Use Of Typography
Font selection is a key component in the creation of successful communications. Typography should work in concert with the overall design, photography, and writing to help describe and define the university brand.
Since our intention is to always convey the University of Michigan-Flint’s brand promise, “the premier urban center for learning, research, and civic engagement,” choosing the right style of type is a key consideration.
- There are many fonts available, but generally we recommend that you:
- use clean and classic typefaces, with a preference for sans-serif fonts
- use a maximum of three different fonts on any given layout
- use italicized styles sparingly
- avoid condensing, excessive tracking, or horizontal scaling
- avoid use of fonts that are overly stylized, mimic handwriting, or in any way sacrifice readability
Recommended Fonts & Their Uses
- This is the official font of the University of Michigan-Flint, which is incorporated into official logos. Anytime it is used, the designer is assured of capturing UM-Flint’s brand. Less suited for body copy, but ideal for headlines and subheads – esp. for communications seeking to reflect UM-Flint’s academic excellence, prestige, expertise, tradition, etc.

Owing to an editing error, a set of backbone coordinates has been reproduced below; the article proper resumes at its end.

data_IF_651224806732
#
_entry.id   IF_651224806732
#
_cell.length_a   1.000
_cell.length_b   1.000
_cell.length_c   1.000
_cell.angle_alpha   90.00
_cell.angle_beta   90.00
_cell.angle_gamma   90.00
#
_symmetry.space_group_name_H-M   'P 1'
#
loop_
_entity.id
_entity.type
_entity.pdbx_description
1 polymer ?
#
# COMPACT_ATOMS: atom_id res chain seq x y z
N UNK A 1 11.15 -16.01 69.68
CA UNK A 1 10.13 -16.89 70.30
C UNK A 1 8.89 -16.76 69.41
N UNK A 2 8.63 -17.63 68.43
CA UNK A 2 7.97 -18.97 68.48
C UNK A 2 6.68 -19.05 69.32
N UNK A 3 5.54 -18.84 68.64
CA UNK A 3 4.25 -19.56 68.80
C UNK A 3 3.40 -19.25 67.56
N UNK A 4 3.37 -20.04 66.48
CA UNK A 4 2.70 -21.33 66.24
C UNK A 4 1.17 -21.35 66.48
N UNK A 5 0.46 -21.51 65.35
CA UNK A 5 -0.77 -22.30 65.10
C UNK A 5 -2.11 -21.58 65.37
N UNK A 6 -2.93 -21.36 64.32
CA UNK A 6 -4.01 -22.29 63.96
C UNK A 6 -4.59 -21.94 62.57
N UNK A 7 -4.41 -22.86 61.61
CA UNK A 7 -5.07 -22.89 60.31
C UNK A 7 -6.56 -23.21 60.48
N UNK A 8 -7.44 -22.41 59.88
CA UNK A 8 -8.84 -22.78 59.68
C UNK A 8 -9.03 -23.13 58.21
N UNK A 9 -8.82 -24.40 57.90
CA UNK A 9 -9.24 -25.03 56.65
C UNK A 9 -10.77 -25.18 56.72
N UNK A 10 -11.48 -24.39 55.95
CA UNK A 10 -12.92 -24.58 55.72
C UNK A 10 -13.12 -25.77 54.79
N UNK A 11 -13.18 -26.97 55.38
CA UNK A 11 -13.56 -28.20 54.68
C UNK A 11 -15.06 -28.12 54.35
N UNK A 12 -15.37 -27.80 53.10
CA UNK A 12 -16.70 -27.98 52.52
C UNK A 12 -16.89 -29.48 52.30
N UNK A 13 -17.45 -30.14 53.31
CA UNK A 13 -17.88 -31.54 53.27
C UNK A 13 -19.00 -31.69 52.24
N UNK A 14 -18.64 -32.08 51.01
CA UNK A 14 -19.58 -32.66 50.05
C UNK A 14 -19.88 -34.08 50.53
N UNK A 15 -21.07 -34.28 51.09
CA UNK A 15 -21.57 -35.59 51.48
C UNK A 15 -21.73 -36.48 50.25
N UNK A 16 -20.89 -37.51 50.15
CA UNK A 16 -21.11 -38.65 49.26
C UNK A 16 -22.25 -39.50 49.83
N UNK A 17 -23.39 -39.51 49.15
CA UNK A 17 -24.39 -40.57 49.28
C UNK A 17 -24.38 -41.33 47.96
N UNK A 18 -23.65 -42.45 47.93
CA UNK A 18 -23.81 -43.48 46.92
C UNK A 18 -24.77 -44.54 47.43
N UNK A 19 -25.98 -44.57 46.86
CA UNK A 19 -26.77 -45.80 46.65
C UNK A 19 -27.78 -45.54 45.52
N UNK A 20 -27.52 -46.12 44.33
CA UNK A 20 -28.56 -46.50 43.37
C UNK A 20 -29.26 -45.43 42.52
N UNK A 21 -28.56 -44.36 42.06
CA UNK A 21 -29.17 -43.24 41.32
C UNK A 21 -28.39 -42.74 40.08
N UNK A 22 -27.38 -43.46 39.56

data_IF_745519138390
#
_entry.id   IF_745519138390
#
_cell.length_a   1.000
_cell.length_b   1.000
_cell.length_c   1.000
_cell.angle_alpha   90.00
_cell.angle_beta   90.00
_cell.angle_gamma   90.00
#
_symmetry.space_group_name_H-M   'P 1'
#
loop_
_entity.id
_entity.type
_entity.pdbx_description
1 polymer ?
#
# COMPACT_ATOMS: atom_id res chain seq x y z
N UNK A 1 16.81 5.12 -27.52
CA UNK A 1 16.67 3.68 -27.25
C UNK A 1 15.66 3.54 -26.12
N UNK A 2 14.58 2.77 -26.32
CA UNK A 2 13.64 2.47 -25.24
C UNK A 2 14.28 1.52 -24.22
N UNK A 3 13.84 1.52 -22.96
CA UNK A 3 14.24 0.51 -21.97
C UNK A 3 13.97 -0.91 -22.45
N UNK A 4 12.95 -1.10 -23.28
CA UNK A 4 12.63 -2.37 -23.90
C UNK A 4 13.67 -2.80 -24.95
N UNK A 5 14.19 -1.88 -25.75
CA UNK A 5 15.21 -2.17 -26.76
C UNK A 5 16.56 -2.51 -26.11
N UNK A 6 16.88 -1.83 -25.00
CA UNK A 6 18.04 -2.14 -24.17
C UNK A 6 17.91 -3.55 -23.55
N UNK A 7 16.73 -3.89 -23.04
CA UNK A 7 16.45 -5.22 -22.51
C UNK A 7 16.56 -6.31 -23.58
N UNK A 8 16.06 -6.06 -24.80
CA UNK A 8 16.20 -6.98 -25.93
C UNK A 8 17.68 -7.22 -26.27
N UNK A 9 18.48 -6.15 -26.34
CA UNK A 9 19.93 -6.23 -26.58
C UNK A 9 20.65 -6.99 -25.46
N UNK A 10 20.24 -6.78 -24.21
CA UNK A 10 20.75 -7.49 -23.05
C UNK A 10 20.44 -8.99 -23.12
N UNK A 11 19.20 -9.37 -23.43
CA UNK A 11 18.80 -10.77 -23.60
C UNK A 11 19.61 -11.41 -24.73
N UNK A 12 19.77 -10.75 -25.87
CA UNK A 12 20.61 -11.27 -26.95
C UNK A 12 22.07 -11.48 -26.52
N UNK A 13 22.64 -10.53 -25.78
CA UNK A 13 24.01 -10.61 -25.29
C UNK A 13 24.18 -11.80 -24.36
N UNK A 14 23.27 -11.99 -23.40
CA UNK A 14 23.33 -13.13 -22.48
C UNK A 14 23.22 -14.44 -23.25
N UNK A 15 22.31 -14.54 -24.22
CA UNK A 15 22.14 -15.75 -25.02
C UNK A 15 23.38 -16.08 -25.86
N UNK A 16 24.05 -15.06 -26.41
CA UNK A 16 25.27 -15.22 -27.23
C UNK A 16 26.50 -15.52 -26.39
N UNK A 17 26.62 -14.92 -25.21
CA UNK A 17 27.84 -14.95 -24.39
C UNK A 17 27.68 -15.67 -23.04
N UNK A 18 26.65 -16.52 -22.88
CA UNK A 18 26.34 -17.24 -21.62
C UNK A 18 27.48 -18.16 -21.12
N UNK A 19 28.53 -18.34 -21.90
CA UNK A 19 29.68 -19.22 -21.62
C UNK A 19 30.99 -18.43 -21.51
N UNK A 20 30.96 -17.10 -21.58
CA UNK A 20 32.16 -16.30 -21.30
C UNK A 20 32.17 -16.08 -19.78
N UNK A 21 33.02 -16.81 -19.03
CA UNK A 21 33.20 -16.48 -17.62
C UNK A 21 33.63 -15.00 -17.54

- This highly-readable font is nicely suited for handling body copy. Not entirely devoid of personality, this font works especially well with body copy in communications aimed towards younger audiences. Not recommended for headlines.
- This classic font is still regarded as the benchmark for clarity and readability. It is said that Helvetica’s real genius is that the font itself almost disappears, allowing the idea, feeling, and meaning of words themselves to shine. Perfectly suited for both headlines and body copy.
- Also extremely readable, this font has gained popularity recently has become one of the most recognizable slab-serif fonts. It's popularity is largely due to the balances it strikes between legibility and personality, institutionally and humanity, trendiness and timelessness. Ideally suited for headlines, particularly on the web.